The road ahead passes through Kaga, by the muddy Ngamring Tso; after which the already limited traces of organised vegetation becomes totally rare. The settlement of Ngamring, an army base, is visible across the lake from the highway. With the last traces of trees now passed, the road enters a flood-ridden flat surrounded by broken rusty hills of brown purple hues climbing on each other and contented with having touched the skies. Passing through Yak country and interspersed with nomadic settlements, the road climbs two more passes – the Sang La (4742m) and the 4800m Kar La – before dropping down to Sangsang. Over the past few years, the Chinese have appreciably improved the road infrastructure. Without going into the harm such a one-sided lipstick development would have caused to the locals, I would say that the roadside facilities too improved alongside. Fuel pumps, ATMs, banks, small eateries and restaurants have sprung up by the highway at popular townships. Even though, almost nobody understands English, locals are more welcoming to foreigners than ever.
The highway crosses scenic wide alleys to enter a gorge of Dogxung Tsangpo flanked by dark craggy rocks. Emerging from the spectacular ravines, the road skirts Quzhen Tso to enter the flood plains of the Raka Tsangpo. The route then climbs Tse La and Gye La (4954m) before dropping down again to reach the small settlement of Raka (4900m), just before the junction of Northern and Southern routes. The settlement of Saga, by the Yarlung Tsangpo, is another 60 km from this popular junction. Until recently, the circuitous Northern route (1942km from Lhatse) used to be the preferred alternative over the much shorter Southern route (1219 km from Lhatse) to reach the Kailash during floods. The recent upgradation of road infrastructure on the Southern route has effectively put an end to the Northern vs Southern route dilemma as the latter one could now be travelled any season except for snows. We obviously took the shorter one where usually a stream flows alongside; so most sections of the road are not too far from water. A slightly raised level of the paved road ensures trouble-free movement of traffic. The road to Saga now passes through a stretch that is really a series of high valleys and ridges rather than an open plain. Purple, brown and amber rocks flamed against the darkened velvet curtain of the sky. And what a wildlife full countryside it turned out to be where I spotted a lot of birds of prey, marmots, blue sheep, wild asses and antelopes, etcetera.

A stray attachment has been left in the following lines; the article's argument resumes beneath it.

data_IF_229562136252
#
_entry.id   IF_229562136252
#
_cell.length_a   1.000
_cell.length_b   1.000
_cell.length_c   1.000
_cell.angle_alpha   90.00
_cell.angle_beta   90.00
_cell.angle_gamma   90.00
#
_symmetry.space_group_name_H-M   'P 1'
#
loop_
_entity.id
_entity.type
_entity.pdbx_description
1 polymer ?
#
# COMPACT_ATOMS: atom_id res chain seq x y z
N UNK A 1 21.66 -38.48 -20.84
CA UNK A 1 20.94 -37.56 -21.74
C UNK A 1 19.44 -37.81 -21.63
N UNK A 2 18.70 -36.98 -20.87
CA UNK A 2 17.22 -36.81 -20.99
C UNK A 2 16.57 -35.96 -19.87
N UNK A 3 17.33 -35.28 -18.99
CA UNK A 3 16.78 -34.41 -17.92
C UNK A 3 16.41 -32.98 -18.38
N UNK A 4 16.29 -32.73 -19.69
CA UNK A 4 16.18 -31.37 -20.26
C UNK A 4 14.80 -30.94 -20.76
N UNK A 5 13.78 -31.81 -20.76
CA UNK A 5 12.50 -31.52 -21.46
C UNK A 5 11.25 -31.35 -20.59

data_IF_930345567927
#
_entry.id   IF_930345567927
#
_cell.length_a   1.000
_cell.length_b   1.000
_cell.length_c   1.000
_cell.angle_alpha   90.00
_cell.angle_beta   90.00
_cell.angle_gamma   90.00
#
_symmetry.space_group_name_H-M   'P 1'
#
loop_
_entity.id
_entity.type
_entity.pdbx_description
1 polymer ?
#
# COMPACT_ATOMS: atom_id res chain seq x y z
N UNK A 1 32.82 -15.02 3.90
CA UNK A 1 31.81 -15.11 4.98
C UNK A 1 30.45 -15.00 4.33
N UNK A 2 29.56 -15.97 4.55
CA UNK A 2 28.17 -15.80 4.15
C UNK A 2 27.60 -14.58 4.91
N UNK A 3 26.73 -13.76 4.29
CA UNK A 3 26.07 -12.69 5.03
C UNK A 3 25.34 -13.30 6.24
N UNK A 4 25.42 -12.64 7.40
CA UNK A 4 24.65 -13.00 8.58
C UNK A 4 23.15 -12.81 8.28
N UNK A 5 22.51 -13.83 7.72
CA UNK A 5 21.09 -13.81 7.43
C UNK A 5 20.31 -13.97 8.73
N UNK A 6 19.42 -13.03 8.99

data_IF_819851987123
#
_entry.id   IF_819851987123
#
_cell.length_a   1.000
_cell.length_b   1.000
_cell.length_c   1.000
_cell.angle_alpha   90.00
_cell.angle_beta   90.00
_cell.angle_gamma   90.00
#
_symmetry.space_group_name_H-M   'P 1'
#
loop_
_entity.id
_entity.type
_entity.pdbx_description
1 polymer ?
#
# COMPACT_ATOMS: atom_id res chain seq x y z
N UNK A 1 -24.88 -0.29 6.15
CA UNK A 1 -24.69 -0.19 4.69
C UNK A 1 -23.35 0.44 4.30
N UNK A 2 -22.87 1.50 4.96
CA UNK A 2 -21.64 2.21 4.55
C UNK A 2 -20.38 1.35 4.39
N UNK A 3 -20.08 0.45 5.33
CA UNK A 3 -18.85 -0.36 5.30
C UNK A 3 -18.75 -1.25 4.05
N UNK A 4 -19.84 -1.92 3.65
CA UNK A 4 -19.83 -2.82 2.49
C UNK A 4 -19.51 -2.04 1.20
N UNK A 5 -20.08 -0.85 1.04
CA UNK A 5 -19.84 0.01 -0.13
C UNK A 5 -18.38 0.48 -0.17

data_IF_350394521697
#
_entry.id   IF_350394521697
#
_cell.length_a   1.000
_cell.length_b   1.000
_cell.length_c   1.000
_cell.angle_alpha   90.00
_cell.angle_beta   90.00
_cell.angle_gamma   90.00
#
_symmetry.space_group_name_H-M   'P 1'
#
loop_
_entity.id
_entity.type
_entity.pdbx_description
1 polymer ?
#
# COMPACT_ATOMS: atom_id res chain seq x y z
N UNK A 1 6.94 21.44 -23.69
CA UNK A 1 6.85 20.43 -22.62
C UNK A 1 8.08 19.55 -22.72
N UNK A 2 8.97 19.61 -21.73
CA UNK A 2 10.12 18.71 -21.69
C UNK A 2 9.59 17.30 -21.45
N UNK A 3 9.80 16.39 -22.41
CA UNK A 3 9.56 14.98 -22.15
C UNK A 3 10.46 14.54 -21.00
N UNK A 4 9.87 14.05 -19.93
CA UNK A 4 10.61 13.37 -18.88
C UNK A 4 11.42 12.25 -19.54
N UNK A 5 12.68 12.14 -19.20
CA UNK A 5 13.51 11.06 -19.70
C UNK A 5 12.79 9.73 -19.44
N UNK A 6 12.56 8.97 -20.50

The road from Lhatse enters the fast expanding township of Saga from its south and leaves it off from north towards Zhongba. With a fairly large army base, the sprawling township of Saga, a junction of roads from Nepal, Zhangmu, Lhatse and Kailash, is possibly the last practical chance to buy supplies before Darchen. With almost 150 km still remaining to reach Zhongba, the highway passes through a wild countryside inhabited by infrequent seminomadic settlements where flooding is a frequent natural event. The climb to another pass (Torkyo La) begins soon after leaving Saga. There are several ruined structures and monasteries, including the slightly preserved Dargyeling Monastery, alongside this route. The road ahead climbs to a pass marked by hundreds of miniature chortens before dropping to reach Old Zhongba, still 23 km away.
The rehabilitated settlement of Zhongba, musingly called New Zhongba, is still a few kilometres northwest from the olden Zhongba that bears the brunt of Cultural Revolution. Save for traditional entrance kani and a few compound huts meant for road workers, there isn’t much in the dusty olden settlement; not that the newer settlement has anything better to offer. Situated on the edge of the vast Thang Kiang Naga, or plain of the wild donkey and grass, New Zhongba is a typical settlement that you might simply just want to pass by. However, we were comfortably arranged in a renovated monastery-turned-guesthouse compound where the already basic facilities became even further basic.